Watching over 70 restless sixth graders on the precipice of their final week in their school, six Mattapoisett Land Trust volunteers and several more chaperones representing Old Hammondtown Elementary School knew exactly what they were getting themselves into while embarking on a June 16 day trip to Cuttyhunk.
A local newspaper editor over a half century removed from such an experience could only imagine, but never having visited the island himself, the idea of spending a day away from the computer screen and instead engaging Mother Nature (and a bunch of happy kids) made too much sense to pass up.
So off we went, camera, notepad, sunscreen and water bottle.
Seen almost daily from a distance – I lived in Fairhaven the first 15 years of the 21st century – little did this old sportswriter realize how developed is this 154-foot hill at the western end of Buzzards Bay.
Last in the string of Elizabeth Islands emanating from the Woods Hole corner of Cape Cod, Cuttyhunk is a 581-acre island situated approximately halfway between the south coast and Martha’s Vineyard, the closest point being the Dartmouth and Westport beaches.
“I think it was pretty cool, it’s a big island. I expected it to be a little smaller, but it was pretty cool,” said 12-year-old Sadie Hartley-Matteson of her first trip. “I was surprised they didn’t have any stores … I just didn’t know how they get all the stuff that they need.”
Massive infrastructural water-related upgrades are ongoing on Cuttyhunk, and trucks are regularly being transported to and from the island on barges. The student group was well prepared to avoid construction areas.
The population of Gosnold (the Dukes County town) at the turn of the century was 52, but almost 10 times that many are estimated to live on the island during the warm months.
Broken into six groups, the 70 students from Old Hammondtown Elementary eagerly deboarded the HV Cuttyhunk ferryboat. Not far from the docks was the first scheduled activity with the Jacobsen Group B, a 10:30 am visit to study ocean waves with Wendy Copps of the Mattapoisett Land Trust, the event sponsor and provider of the on-site education in concert with the Cuttyhunk STEAM Academy and the Massachusetts Cultural Council.
Copps led the nine-student Jacobsen Group B out to Barges Beach, so named because the finer sand at water’s edge is divided from an extremely rocky upper terrain by an obsolete railroad barge that acts as a terrace. Remnants of the barge are easily visible and smart to avoid, its inch-diameter steel bolts still sticking up as if to show off the rust of many decades enduring New England’s harsh coastal winters.
Three props were used in the “Ocean in Motion” exercise: ropes to partner up with a create wave action, oranges to toss into the sea and a measuring tape to track how far the current swept the orange to the point it washed back up to shore.
Of course, three students momentarily turned the exercise into a game of jump rope, but Copps smiled and stayed the course. Patrick Henry took a liking to the oranges and ate one, and Cole Hitchings showed off base-stealing speed in fetching an orange that had drifted well over 90 feet away.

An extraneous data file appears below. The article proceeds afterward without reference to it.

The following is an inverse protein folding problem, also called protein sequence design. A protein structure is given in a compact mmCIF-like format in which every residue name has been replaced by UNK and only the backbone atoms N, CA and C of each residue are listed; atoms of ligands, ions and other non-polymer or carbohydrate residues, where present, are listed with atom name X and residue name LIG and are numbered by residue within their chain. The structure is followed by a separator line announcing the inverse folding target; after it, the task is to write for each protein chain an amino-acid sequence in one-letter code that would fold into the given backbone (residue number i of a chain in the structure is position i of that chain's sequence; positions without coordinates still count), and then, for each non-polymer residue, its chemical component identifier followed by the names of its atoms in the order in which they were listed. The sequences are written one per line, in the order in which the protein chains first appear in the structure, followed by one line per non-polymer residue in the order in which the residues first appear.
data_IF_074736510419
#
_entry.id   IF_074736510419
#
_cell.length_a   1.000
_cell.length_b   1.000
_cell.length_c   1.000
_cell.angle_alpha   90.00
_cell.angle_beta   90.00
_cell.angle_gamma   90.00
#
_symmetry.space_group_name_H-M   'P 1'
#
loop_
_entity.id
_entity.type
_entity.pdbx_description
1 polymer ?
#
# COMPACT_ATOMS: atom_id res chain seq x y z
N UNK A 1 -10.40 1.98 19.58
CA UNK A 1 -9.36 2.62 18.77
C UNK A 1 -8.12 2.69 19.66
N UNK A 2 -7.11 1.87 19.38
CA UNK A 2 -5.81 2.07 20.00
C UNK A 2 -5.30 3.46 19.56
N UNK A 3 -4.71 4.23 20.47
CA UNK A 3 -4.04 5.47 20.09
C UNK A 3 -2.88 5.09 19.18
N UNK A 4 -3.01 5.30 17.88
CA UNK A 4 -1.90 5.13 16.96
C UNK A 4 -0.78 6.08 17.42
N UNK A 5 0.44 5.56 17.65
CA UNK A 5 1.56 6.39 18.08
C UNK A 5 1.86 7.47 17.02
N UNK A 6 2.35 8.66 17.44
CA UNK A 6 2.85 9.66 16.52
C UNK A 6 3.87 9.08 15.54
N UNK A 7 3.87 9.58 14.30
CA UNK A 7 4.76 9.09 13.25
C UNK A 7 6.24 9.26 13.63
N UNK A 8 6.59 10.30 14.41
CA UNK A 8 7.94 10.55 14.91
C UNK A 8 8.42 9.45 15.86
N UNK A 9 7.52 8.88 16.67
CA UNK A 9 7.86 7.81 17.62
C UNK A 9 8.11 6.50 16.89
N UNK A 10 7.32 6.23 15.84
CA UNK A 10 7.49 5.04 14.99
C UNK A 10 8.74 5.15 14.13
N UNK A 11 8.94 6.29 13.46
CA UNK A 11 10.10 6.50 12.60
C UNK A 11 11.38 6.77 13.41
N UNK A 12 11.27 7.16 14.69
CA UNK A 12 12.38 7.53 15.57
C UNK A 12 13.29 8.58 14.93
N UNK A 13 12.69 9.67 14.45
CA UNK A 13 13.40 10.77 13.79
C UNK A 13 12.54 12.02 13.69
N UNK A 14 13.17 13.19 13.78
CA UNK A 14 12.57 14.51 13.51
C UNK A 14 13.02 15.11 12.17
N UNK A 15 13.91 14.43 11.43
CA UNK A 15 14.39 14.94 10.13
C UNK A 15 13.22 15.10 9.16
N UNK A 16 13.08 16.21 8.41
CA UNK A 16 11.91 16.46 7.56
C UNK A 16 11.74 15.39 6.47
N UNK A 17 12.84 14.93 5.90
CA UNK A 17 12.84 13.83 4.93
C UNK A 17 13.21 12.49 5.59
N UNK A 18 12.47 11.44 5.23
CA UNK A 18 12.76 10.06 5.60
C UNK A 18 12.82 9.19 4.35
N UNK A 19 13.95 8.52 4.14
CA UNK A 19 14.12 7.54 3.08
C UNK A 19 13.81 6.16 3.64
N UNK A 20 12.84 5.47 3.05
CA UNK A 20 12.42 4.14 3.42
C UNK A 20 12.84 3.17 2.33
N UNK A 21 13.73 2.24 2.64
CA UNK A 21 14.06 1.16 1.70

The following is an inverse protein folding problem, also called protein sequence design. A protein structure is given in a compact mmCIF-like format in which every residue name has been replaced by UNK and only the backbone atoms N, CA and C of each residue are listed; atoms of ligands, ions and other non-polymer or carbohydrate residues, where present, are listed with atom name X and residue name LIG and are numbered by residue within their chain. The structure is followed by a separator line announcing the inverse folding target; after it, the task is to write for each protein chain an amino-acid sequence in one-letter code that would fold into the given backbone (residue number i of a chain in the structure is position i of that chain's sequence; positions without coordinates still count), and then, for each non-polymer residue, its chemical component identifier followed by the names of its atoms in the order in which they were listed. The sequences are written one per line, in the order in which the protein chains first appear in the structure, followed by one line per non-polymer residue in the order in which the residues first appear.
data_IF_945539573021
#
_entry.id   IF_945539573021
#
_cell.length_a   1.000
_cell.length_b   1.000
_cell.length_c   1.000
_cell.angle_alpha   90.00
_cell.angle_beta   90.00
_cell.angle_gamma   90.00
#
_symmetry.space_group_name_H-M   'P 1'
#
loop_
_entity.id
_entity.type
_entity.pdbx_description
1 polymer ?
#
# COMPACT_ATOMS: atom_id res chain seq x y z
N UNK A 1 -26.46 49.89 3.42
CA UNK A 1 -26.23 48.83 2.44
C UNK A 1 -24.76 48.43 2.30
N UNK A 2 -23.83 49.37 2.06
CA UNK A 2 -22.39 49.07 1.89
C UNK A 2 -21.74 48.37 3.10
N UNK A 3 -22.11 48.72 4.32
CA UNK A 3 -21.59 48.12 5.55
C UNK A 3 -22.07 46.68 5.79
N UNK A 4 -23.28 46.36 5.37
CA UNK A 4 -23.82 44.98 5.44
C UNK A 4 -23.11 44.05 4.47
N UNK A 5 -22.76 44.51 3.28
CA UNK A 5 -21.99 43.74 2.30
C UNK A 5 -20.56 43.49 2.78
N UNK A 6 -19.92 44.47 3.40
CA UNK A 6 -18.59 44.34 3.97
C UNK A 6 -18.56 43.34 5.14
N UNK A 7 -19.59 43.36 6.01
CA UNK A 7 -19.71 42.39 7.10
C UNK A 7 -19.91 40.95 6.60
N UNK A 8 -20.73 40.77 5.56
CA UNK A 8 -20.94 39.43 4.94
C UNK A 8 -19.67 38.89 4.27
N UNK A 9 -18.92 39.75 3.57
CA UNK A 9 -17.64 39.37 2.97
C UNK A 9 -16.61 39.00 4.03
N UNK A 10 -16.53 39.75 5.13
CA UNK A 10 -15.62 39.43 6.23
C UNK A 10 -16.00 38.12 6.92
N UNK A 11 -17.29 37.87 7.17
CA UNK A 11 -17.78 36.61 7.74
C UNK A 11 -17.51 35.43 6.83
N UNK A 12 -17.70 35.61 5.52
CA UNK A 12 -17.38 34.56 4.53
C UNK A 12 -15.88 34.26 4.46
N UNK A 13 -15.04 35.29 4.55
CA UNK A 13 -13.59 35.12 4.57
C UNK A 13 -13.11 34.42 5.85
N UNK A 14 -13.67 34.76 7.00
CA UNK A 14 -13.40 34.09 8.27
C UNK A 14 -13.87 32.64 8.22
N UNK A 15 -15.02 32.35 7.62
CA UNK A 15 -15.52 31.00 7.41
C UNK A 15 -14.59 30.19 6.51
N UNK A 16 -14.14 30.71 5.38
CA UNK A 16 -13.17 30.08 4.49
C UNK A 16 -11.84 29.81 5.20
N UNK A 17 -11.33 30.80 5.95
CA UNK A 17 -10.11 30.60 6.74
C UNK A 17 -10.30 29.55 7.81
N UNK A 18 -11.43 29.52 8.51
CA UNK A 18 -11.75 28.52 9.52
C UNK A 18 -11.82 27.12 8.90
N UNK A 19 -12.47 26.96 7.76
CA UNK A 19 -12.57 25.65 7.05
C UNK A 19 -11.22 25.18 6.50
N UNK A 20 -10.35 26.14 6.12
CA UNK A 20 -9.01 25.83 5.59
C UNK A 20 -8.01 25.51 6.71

“I knew there would be some wildlife that I definitely hadn’t seen, but there was a lot – really amazing,” said 12-year-old Eamon Perez of his first trip to Cuttyhunk, highlighted by the spotting of a large Heron.
Hartley-Matteson most enjoyed putting on wader boots to walk in the salt marsh, where her group was taught about various wildlife there by MLT instructor Kate Armstrong.
“We didn’t pick plants, but we used this little bucket with a thing at the bottom that you could put it in the water and look … and see horseshoe crabs, cool things like that,” said Hartley-Matteson, whose animal life at home is somewhat more normal with three dogs and a chicken. “We also went birdwatching … we saw turtles sunbathing on a rock and bullfrogs in the water.”
Armstrong, a Wetlands intern with the Woodwell Climate Research Center based out of Woods Hole, led the Jacobsen Group B on the second morning activity, a Saltmarsh Exploration behind the Donny Lynch House. She explained as the group pulled on waders how the salt marsh delivers nutrients to coastal waters, positively impacting the coastal ecosystem and its creatures.
Riley Ferreira and Isabella Perez-Dormitzer searched together, leading to Ferreira’s discovery of a bushy plant from the upper, more wet area of the marsh, and Ava Figueiredo and Zoe Motta found leafy plants from the dry area that ironically lies closer to the shoreline.
Students took turns teaming up with Armstrong in an effort to use an aluminum, scope-like tool to dig up a soil sample, but they learned that the double-edged sword of wet soil is the shovel slides without as much effort but is also likely to lose its grip as the sample slides back out upon removal.
Hands-on experience was a key piece in the day’s experiences, and the students took part in various other activities, the day broken by a lunch break up on the hill where the town’s school and library are located.
The trip concluded with a 3:00 pm ferry ride back to the mainland and a hearty conservation with chaperone Carlos T.B. Fragada, son of a fisherman from Fairhaven. Having grown up a student of the sea, Fragada was happy to assist last week’s group effort to bring today’s gadget-oriented youth a little closer to the hands-on life he enjoyed as a youngster.
By the sounds emanating from the upper and lower levels on the return trip of the HV Cuttyhunk, the trip will resonate in the students’ memories and perhaps inspire them as well.
“My most favorite part was really just walking around, seeing everything,” said Perez. “The beaches were beautiful, especially seeing the shipwrecks that were there, the driftwood, it was amazing to see that. Like the amount of history that was also there. Along with the wildlife, it’s a place that you should go.”
By Mick Colageo